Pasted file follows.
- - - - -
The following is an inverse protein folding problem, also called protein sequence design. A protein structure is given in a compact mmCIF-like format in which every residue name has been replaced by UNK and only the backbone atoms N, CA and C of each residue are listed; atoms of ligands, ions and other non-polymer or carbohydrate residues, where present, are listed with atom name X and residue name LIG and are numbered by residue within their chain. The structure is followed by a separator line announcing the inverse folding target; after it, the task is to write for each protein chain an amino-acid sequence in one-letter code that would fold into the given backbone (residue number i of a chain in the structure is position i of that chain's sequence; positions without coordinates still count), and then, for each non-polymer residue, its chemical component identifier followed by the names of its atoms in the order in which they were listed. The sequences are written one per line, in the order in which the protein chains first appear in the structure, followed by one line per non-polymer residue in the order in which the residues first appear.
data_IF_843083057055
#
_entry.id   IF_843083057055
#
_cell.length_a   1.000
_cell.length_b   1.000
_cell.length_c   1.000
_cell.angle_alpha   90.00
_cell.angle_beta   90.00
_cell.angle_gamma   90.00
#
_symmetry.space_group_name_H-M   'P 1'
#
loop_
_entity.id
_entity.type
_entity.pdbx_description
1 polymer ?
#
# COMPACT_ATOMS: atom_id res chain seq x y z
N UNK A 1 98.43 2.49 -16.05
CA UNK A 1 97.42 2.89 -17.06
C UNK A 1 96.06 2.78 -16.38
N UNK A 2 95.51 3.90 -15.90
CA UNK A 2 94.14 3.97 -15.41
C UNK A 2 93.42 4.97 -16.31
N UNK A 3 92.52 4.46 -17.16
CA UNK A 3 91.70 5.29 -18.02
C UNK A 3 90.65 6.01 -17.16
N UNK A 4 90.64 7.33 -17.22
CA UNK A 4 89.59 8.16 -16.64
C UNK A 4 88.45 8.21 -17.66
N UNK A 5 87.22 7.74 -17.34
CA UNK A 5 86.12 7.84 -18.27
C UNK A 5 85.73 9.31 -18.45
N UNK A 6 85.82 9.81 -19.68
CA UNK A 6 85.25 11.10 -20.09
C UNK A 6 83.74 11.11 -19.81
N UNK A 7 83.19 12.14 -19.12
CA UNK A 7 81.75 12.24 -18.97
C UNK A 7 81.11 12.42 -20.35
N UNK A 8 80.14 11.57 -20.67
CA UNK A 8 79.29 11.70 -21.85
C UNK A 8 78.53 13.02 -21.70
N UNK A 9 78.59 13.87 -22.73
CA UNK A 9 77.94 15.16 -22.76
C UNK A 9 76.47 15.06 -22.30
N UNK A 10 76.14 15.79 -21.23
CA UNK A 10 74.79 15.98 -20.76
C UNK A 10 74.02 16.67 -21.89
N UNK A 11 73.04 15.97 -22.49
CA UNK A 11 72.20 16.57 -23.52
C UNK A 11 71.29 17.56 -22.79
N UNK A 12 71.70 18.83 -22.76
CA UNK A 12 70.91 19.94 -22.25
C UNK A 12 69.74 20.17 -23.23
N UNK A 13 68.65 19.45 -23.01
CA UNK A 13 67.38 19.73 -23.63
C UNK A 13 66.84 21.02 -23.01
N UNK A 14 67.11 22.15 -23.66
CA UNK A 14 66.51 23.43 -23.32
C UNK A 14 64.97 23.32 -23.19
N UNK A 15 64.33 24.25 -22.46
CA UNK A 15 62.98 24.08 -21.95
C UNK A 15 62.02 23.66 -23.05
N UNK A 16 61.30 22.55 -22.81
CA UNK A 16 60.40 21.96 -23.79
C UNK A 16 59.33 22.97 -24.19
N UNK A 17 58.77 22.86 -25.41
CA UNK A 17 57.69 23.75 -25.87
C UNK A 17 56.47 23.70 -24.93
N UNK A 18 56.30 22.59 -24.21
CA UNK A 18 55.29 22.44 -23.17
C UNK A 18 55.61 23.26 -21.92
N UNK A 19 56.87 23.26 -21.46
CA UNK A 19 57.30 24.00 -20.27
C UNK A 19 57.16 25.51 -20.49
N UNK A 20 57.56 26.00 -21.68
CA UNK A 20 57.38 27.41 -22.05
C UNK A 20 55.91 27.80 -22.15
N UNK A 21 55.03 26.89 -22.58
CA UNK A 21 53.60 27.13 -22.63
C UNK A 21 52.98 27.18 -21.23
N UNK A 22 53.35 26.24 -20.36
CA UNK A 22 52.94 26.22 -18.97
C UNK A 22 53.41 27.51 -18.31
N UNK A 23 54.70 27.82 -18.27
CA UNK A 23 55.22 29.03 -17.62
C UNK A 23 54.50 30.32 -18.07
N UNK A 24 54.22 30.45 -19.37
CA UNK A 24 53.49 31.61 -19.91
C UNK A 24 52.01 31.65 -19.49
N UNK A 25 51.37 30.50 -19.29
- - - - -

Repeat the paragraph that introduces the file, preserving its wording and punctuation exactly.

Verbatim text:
The following is an inverse protein folding problem, also called protein sequence design. A protein structure is given in a compact mmCIF-like format in which every residue name has been replaced by UNK and only the backbone atoms N, CA and C of each residue are listed; atoms of ligands, ions and other non-polymer or carbohydrate residues, where present, are listed with atom name X and residue name LIG and are numbered by residue within their chain. The structure is followed by a separator line announcing the inverse folding target; after it, the task is to write for each protein chain an amino-acid sequence in one-letter code that would fold into the given backbone (residue number i of a chain in the structure is position i of that chain's sequence; positions without coordinates still count), and then, for each non-polymer residue, its chemical component identifier followed by the names of its atoms in the order in which they were listed. The sequences are written one per line, in the order in which the protein chains first appear in the structure, followed by one line per non-polymer residue in the order in which the residues first appear.